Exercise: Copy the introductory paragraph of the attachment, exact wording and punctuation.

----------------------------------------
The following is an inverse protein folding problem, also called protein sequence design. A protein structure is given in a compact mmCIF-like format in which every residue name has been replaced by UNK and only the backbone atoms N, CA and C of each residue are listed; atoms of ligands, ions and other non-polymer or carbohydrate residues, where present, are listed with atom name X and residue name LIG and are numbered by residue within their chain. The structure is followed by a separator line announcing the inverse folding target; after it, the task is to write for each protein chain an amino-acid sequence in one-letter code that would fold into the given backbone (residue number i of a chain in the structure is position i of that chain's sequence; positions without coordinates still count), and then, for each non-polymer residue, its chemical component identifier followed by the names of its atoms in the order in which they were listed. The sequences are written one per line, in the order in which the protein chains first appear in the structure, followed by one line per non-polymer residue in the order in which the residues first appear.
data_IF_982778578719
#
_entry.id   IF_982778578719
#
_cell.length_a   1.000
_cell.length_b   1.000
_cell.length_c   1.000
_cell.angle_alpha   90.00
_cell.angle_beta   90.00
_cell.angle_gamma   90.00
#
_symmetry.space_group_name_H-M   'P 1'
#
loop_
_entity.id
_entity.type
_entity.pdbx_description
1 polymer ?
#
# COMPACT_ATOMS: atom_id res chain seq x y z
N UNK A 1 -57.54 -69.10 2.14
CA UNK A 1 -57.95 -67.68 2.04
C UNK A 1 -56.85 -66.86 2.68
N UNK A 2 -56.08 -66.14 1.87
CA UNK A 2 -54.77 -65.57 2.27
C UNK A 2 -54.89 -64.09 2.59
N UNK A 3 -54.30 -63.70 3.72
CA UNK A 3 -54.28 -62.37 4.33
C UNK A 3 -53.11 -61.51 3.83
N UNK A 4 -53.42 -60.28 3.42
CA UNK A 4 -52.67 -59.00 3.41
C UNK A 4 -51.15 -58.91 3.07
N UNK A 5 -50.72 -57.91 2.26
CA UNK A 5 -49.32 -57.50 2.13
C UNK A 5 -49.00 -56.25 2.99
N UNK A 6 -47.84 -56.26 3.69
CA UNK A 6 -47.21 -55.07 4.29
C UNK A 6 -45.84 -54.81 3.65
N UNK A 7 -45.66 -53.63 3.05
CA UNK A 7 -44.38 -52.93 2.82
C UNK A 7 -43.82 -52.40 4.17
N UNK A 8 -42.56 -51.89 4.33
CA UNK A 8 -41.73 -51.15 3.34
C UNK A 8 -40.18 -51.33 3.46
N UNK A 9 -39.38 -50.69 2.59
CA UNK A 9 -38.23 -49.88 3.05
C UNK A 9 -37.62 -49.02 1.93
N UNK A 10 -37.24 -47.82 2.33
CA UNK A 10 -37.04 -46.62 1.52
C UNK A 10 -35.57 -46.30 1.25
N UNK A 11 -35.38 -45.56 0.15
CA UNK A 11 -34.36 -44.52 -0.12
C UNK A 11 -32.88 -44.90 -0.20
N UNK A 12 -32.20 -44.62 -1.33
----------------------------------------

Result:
The following is an inverse protein folding problem, also called protein sequence design. A protein structure is given in a compact mmCIF-like format in which every residue name has been replaced by UNK and only the backbone atoms N, CA and C of each residue are listed; atoms of ligands, ions and other non-polymer or carbohydrate residues, where present, are listed with atom name X and residue name LIG and are numbered by residue within their chain. The structure is followed by a separator line announcing the inverse folding target; after it, the task is to write for each protein chain an amino-acid sequence in one-letter code that would fold into the given backbone (residue number i of a chain in the structure is position i of that chain's sequence; positions without coordinates still count), and then, for each non-polymer residue, its chemical component identifier followed by the names of its atoms in the order in which they were listed. The sequences are written one per line, in the order in which the protein chains first appear in the structure, followed by one line per non-polymer residue in the order in which the residues first appear.